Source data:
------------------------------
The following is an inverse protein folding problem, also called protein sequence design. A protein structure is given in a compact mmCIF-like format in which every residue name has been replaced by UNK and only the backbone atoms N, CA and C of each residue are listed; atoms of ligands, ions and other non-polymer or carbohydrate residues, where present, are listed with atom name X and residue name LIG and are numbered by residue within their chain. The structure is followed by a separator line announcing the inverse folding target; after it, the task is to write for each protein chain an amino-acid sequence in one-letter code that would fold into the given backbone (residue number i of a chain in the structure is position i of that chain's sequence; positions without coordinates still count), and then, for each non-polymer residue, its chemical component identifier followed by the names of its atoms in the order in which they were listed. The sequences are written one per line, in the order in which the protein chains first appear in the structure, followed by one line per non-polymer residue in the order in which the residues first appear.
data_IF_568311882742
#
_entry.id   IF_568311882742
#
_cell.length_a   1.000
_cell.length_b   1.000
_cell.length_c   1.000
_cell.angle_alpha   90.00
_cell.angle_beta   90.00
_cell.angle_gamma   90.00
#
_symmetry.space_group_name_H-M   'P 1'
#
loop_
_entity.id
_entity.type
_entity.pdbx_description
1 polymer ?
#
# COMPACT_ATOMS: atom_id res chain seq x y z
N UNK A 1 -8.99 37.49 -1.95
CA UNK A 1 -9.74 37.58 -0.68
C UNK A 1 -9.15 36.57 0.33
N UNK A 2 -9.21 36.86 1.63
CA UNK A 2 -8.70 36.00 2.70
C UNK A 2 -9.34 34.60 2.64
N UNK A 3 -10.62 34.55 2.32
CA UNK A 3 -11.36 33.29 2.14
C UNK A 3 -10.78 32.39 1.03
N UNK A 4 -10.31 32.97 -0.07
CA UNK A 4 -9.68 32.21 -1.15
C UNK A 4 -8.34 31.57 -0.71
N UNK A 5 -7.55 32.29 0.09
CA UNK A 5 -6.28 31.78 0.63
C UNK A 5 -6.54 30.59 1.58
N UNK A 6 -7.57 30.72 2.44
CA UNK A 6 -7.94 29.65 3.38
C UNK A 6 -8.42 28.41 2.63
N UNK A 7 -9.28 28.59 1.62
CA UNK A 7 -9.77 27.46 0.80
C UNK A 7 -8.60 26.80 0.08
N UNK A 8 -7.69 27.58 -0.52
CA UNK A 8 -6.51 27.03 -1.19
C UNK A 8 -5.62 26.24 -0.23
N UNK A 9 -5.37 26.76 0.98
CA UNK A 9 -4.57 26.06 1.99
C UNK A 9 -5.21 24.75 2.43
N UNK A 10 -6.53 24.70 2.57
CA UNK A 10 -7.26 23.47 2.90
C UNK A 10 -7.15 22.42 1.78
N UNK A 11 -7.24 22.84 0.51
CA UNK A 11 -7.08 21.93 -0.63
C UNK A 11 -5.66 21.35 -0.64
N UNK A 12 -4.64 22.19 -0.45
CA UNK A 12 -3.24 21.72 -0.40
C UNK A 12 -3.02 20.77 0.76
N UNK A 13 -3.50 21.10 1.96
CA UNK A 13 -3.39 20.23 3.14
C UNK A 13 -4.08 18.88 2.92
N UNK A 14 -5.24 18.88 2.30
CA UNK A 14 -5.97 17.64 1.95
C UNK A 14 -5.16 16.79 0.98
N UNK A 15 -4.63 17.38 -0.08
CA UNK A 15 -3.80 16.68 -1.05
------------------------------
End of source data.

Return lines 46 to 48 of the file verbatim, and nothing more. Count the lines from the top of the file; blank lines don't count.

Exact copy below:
N UNK A 9 -5.37 26.76 0.98
CA UNK A 9 -4.57 26.06 1.99
C UNK A 9 -5.21 24.75 2.43